Upon the completion of the telescopes, a group of Likan Antai people performed a ceremony for the new observatory, asking Mother Earth for blessings for the ground upon which the telescope is built and for the local people. Representatives from the Likan Antai community were also present at the ALMA inauguration.
Despite the presence of this leading scientific site, the nearby communities had lower educational achievement than the rest of Chile; the gap was even more pronounced for local Indigenous students. The Sister Cities organization began to connect local students with the opportunities presented by ALMA. Through the program, students from a nearby high school, most of whom belong to the Likan Antai community, engage in radio astronomy research as well as an ethnography project on the astronomical practices and cosmic vision of the Likan Antai.
ALMA has also worked with local scientists to learn more about early Indigenous practices. Jimena Cruz, a Likan Antai anthropologist from San Pedro de Atacama, collaborated with ALMA astronomers to understand the significance of rock pillars constructed by the Incas throughout the desert. They found that the pillars aligned with the location of the sunrise on the summer and winter solstices, adding to the understanding of Incan astronomical and cultural practices.
ALMA further collaborated with Cruz and other researchers at the San Pedro Museum to preserve the Likan Antai cosmic worldview. They found that the Likan Antai had an extensive vision of the cosmos based on observations of the sky as well as their local geography, making them the oldest astronomers in the Atacama. This is evidenced by the name of the high-altitude plateau that ALMA is built on: Chajnantor means “place of lift-off” in Kunza, the ancestral language of the Likan Antai. ALMA has also sponsored initiatives to document and recover the Kunza language, which was banned at one point and now has no native speakers.
Alongside ALMA’s outreach efforts to local Indigenous communities, the observatory has had an at-times tenuous relationship with the mostly local Chileans who work on site. In 2013, 80% of the workers went on strike for better work conditions and pay. They cited the strenuous conditions of working at high altitude, long 12-hour shifts, and inadequate sanitation. After 17 days the labor union reached an agreement with ALMA, but some grievances are more deeply rooted. The international employees at Chilean observatories are often granted privileges by the government such as tax-exempt status, while Chileans are not. The observatories are also not subject to labor inspections, unlike Chilean businesses, potentially allowing for poor work conditions like those that occurred at ALMA. Both local Chileans and Indigenous communities continue to fight to benefit from, and not be taken advantage of by, the practice of Western-led astronomy in Chile.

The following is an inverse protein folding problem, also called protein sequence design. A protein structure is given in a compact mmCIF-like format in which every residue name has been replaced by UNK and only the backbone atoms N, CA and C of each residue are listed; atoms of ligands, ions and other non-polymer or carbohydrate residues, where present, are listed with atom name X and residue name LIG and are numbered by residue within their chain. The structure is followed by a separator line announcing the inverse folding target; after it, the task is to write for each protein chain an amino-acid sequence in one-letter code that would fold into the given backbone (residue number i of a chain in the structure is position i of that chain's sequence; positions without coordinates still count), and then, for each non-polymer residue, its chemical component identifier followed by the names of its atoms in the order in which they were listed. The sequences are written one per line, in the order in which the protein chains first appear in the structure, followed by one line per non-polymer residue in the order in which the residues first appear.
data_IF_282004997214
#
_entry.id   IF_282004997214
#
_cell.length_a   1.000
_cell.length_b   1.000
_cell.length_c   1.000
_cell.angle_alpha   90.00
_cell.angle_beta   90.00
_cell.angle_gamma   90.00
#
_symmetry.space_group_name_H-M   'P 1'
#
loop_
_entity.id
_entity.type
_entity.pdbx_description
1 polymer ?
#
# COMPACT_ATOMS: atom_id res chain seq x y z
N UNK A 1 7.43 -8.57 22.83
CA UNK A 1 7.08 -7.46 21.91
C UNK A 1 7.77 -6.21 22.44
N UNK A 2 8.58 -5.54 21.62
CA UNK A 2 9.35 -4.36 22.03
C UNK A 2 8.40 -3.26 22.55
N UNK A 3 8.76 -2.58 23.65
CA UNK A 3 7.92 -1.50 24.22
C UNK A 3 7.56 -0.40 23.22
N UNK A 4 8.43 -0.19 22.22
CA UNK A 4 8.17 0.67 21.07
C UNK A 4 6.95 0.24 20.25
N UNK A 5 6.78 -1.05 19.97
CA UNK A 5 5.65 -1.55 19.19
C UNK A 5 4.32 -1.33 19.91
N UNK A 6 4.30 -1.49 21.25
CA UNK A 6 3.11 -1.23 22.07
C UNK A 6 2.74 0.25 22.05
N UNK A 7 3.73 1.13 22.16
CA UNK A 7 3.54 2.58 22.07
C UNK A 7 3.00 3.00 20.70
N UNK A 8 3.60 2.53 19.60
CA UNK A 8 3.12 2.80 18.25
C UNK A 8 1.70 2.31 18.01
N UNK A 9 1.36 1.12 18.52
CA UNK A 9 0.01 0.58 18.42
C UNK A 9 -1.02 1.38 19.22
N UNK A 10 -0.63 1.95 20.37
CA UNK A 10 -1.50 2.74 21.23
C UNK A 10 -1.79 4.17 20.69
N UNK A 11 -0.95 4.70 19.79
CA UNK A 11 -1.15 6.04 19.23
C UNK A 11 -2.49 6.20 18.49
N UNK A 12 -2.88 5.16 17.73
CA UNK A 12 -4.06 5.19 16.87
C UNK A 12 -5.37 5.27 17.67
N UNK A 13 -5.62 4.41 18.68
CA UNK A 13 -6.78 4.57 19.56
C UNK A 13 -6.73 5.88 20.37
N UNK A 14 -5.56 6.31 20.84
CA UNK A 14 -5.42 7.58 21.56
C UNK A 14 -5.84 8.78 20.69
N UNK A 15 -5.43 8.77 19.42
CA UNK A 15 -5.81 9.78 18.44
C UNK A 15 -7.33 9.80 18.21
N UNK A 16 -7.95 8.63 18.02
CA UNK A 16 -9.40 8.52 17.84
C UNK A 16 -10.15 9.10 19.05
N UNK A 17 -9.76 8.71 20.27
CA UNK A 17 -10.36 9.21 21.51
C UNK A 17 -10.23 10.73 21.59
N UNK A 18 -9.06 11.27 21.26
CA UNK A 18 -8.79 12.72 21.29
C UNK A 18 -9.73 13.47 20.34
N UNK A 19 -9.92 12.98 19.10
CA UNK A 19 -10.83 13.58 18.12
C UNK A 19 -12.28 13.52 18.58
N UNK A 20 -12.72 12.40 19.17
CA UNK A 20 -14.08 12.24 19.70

The Future of Astronomy in Chile
While ALMA and some other observatories are making efforts to collaborate with Indigenous communities and incorporate Indigenous culture into their work—the VLT named its unit telescopes after Mapuche names for objects in the night sky, for example—other telescopes and organizations have not made such efforts. La Silla and Las Campanas observatories, and their associated programming, do little to publicize the history of Indigenous peoples or their erasure during colonial times and by the Pinochet regime.
Astronomy continues to expand in Chile, with significant Western influence and backing. The US-funded Large Synoptic Survey Telescope is under construction on Cerro Pachón in northern Chile, with first light planned for 2020 and the main decade-long survey beginning in 2022. The Extremely Large Telescope is being developed by ESO on Cerro Armazones in the Atacama, and with a goal of first light in 2025. Construction of the Giant Magellan Telescope, led by the US, is underway at the Las Campanas Observatory, also planned to begin in 2025. None of these under-construction observatories have yet engaged in communication with Indigenous groups or announced outreach around Indigenous history and culture.
Questions remain about the relationship between these observatories and Indigenous groups, as well as Chileans more broadly. On the scientific side, Chilean astronomers have typically been allocated 10% of the observing time on internationally developed telescopes. However, some argue that this is not sufficient; observatories in Hawai’i and the Canary Islands, for example, grant 15% and 20% of observing time to local astronomers, respectively. This time allocation applies to astronomers and graduate students at Chilean institutions. However, this system doesn’t distinguish between Chilean-born astronomers and foreign astronomers working in Chile, and doesn’t prioritize Chileans of mestizo or Indigenous heritage.
These observatories present opportunities for Western astronomical institutions to continue working with Indigenous communities, as well as Chilean astronomers and local communities. The efforts described here to restore Indigenous sites and culture, provide educational opportunities to local communities, and document Indigenous astronomical practices are models that can be built on to ensure that Indigenous communities are centered in and benefit from the practice of astronomy in Chile.